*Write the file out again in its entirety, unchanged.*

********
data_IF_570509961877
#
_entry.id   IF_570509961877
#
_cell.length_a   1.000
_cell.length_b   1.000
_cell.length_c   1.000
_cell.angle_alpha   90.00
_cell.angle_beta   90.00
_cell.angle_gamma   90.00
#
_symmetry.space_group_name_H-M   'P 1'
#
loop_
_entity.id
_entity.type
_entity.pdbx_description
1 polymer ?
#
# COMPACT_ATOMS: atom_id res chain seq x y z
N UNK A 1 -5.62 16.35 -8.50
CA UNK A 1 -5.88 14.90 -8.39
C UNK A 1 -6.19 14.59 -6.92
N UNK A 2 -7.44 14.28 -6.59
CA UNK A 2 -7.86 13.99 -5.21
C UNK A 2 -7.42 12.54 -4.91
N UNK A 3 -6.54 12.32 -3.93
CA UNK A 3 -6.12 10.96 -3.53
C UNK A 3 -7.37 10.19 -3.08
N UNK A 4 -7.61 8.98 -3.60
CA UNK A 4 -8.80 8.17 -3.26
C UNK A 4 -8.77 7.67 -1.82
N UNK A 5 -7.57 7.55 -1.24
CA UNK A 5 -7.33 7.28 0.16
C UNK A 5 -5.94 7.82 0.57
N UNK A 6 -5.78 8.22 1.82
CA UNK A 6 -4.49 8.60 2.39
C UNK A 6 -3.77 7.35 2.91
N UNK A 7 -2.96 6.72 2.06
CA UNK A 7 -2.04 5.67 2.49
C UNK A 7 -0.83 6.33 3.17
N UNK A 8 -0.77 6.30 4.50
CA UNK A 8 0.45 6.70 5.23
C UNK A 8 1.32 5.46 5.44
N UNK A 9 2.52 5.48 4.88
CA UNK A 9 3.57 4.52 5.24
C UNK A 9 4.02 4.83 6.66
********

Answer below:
data_IF_570509961877
#
_entry.id   IF_570509961877
#
_cell.length_a   1.000
_cell.length_b   1.000
_cell.length_c   1.000
_cell.angle_alpha   90.00
_cell.angle_beta   90.00
_cell.angle_gamma   90.00
#
_symmetry.space_group_name_H-M   'P 1'
#
loop_
_entity.id
_entity.type
_entity.pdbx_description
1 polymer ?
#
# COMPACT_ATOMS: atom_id res chain seq x y z
N UNK A 1 -5.62 16.35 -8.50
CA UNK A 1 -5.88 14.90 -8.39
C UNK A 1 -6.19 14.59 -6.92
N UNK A 2 -7.44 14.28 -6.59
CA UNK A 2 -7.86 13.99 -5.21
C UNK A 2 -7.42 12.54 -4.91
N UNK A 3 -6.54 12.32 -3.93
CA UNK A 3 -6.12 10.96 -3.53
C UNK A 3 -7.37 10.19 -3.08
N UNK A 4 -7.61 8.98 -3.60
CA UNK A 4 -8.80 8.17 -3.26
C UNK A 4 -8.77 7.67 -1.82
N UNK A 5 -7.57 7.55 -1.24
CA UNK A 5 -7.33 7.28 0.16
C UNK A 5 -5.94 7.82 0.57
N UNK A 6 -5.78 8.22 1.82
CA UNK A 6 -4.49 8.60 2.39
C UNK A 6 -3.77 7.35 2.91
N UNK A 7 -2.96 6.72 2.06
CA UNK A 7 -2.04 5.67 2.49
C UNK A 7 -0.83 6.33 3.17
N UNK A 8 -0.77 6.30 4.50
CA UNK A 8 0.45 6.70 5.23
C UNK A 8 1.32 5.46 5.44
N UNK A 9 2.52 5.48 4.88
CA UNK A 9 3.57 4.52 5.24
C UNK A 9 4.02 4.83 6.66